3,205               1,530   

Other (expense) income, net

     (1     130        119   
  

 

 

   

 

 

   

 

 

 

Total other (expense) income

     (1,231     (5,600     (11,891
  

 

 

   

 

 

   

 

 

 

Net loss and comprehensive loss

     (9,965     (14,171     (91,551

Convertible preferred stock preferences and convertible extinguishments

            (46,283     (48,632
  

 

 

   

 

 

   

 

 

 

Net loss attributable to common stockholders

   $ (9,965   $ (60,454   $ (140,183
  

 

 

   

 

 

   

 

 

 

Net loss per share attributable to common stockholders, basic and diluted

   $ (16.07   $ (92.60  
  

 

 

   

 

 

   

Weighted-average common shares outstanding used in computing net loss per share attributable to common stockholders, basic and diluted(1)

     619,958        652,835     
  

 

 

   

 

 

   

Pro forma net loss per share attributable to common stockholders, basic and diluted (unaudited)

     $ (0.13  
    

 

 

   

Pro forma weighted-average common shares outstanding used in computing the pro forma net loss per share attributable to common stockholders, basic and diluted (unaudited)(1)

       70,284,263     
    

 

 

   

 

(1) See note 2 to our consolidated financial statements included elsewhere in this prospectus for an explanation of the method used to calculate the historical and pro forma net loss per share, basic and diluted, and the number of shares used in the computation of the per share amounts.

 

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     As of
December 31,
 
(in thousands)    2012     2013  

Consolidated Balance Sheet Data:

    

Cash and cash equivalents

   $ 537      $ 10,104   

Working capital (deficit)

     (24,369     11,814   

Total assets

     1,510        17,061   

Current portion of convertible notes

     16,921          

Current portion of long-term debt

     4,422          

Long-term debt, less current

              

Embedded derivative liability

     287          

Common stock warrant liability

     3,880        2,482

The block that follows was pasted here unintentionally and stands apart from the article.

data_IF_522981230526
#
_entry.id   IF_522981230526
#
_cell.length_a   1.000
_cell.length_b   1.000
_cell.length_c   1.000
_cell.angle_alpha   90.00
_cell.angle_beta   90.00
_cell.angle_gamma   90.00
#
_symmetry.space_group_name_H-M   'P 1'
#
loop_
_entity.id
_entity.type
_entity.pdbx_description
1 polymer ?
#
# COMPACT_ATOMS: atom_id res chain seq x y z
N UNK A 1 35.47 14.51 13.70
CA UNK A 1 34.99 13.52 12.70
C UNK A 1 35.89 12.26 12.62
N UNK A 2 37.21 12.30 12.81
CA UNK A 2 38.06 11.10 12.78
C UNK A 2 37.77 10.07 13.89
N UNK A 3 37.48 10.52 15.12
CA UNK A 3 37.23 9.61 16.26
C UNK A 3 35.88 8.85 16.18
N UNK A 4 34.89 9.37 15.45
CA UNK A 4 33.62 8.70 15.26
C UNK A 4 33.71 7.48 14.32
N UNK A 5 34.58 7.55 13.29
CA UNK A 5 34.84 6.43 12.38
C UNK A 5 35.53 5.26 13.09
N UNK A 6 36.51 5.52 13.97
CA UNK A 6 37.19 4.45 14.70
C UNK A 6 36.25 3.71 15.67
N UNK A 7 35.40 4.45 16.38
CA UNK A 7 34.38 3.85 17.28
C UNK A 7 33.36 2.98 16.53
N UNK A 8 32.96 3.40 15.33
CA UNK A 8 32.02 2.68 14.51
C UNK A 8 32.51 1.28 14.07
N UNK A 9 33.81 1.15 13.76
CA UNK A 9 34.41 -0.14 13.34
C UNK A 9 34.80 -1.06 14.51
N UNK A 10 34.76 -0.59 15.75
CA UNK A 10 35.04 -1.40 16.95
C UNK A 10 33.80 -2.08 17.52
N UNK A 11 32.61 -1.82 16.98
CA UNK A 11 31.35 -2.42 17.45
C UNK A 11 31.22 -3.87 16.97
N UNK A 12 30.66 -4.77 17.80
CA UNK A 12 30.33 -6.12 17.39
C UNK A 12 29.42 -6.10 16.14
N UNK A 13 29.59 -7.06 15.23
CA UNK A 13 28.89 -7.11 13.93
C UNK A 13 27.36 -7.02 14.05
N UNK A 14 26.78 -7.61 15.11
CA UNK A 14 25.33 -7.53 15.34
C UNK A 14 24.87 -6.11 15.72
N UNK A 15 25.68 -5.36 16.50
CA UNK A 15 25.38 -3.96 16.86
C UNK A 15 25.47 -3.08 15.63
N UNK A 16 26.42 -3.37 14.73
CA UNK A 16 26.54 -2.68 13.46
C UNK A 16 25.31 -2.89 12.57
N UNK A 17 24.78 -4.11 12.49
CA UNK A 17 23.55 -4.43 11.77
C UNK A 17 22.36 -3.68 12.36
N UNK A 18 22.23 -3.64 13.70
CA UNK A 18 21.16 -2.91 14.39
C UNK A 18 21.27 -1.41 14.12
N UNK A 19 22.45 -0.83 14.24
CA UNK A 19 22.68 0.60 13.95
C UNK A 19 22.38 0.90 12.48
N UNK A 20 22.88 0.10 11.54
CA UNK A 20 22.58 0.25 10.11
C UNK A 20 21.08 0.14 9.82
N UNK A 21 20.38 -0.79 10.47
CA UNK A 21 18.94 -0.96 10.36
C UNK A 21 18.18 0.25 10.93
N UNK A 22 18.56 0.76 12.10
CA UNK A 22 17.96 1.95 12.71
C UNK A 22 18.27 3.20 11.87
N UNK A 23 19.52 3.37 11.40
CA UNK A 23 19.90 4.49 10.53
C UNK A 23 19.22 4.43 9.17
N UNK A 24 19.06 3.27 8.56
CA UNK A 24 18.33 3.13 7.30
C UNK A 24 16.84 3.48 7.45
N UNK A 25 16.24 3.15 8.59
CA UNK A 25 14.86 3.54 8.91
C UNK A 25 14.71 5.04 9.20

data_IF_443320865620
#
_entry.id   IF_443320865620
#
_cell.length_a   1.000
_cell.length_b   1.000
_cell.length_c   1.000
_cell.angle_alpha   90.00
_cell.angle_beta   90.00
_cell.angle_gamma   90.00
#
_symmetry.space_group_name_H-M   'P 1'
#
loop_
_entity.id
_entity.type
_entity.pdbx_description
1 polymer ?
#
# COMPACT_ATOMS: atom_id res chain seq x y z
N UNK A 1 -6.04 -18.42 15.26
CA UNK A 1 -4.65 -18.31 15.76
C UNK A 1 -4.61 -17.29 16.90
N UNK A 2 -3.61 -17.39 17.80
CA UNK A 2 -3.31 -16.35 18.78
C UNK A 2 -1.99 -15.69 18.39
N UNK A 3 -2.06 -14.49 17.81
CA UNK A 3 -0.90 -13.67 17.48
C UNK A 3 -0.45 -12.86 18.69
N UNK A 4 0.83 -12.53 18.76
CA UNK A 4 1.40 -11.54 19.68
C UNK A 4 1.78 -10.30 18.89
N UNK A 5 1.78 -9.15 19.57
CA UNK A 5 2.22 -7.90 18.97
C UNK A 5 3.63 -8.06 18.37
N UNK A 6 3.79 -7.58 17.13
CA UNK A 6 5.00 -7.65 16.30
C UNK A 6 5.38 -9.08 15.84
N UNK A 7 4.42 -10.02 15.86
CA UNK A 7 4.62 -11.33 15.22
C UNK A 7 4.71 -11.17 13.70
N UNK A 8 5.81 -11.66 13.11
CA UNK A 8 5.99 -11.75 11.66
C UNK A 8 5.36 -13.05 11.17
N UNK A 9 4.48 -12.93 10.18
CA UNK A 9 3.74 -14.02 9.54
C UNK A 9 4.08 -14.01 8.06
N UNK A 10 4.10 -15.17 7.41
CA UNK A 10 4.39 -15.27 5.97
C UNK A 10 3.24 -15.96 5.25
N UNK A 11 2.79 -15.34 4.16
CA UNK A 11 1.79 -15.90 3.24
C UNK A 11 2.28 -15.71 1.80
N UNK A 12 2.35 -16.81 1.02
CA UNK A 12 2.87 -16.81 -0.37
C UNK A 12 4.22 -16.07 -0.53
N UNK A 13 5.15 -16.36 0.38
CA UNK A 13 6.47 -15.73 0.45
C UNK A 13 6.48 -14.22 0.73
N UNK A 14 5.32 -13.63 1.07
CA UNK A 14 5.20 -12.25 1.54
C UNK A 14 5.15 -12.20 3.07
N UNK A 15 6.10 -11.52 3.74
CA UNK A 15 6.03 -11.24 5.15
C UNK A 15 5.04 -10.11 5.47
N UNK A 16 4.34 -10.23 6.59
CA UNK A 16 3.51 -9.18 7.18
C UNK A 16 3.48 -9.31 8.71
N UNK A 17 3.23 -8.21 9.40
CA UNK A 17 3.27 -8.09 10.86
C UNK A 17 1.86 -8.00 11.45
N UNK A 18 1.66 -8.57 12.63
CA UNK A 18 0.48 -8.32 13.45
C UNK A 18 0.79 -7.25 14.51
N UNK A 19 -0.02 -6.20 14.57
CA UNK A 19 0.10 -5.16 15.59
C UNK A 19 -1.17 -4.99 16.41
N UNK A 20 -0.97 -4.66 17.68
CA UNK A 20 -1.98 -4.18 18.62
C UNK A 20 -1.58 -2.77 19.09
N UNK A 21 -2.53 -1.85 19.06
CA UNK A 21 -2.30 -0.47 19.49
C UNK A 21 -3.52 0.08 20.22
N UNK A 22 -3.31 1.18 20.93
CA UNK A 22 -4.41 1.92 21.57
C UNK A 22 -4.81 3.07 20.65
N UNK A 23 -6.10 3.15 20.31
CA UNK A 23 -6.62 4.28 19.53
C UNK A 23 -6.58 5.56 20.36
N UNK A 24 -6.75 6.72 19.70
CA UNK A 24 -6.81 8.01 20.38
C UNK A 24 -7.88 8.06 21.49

Convertible preferred stock warrant liability

     1,814          

Convertible preferred stock

     49,000        140,324   

Deficit accumulated during the development stage

     (79,054     (135,707

Total stockholders’ deficit

     (78,288     (128,475

 

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MANAGEMENT’S DISCUSSION AND ANALYSIS OF FINANCIAL CONDITION

AND RESULTS OF OPERATIONS

You should read the following discussion and analysis of our financial condition and results of operations together with the section titled, “Selected Consolidated Financial Data,” and our consolidated financial statements and related notes thereto included elsewhere in this prospectus. Some of the information contained in this discussion and analysis or set forth elsewhere in this prospectus, including information with respect to our plans and strategy for our business and related financing, includes forward-looking statements that involve risks and uncertainties. As a result of many factors, including those factors set forth in the “Risk Factors” section of this prospectus, our actual results could differ materially from the results described in or implied by the forward-looking statements contained in the following discussion and analysis.

Overview

We are a late-stage biopharmaceutical company focused on the development and commercialization of our lead product candidate, entinostat, an epigenetic therapy for treatment-resistant cancers. Entinostat was recently granted Breakthrough Therapy designation by the U.S. Food and Drug Administration, or FDA, based on data from our completed randomized Phase 2b clinical trial in estrogen receptor positive, or ER+, locally recurrent or metastatic breast cancer. This trial showed statistically significant improvement in the primary endpoint of progression-free survival, or PFS, and showed statistically significant improvement in overall survival, an exploratory endpoint. We and our collaborators at the National Cancer Institute, or NCI, will evaluate entinostat in a pivotal Phase 3 clinical trial in hormone receptor, or HR, positive locally advanced or metastatic breast cancer, which we refer to as advanced breast cancer. The Phase 3 clinical trial will be conducted in collaboration with the Eastern Cooperative Oncology Group – American College of Radiology Imaging Network, or ECOG-ACRIN, under sponsorship and funding support from the NCI. The protocol for the Phase 3 clinical trial was reviewed and agreed upon by the FDA under a Special Protocol Assessment, or SPA, agreement with the NCI in January 2014. ECOG-ACRIN activated the trial in March 2014 and we expect patient enrollment to begin in April 2014.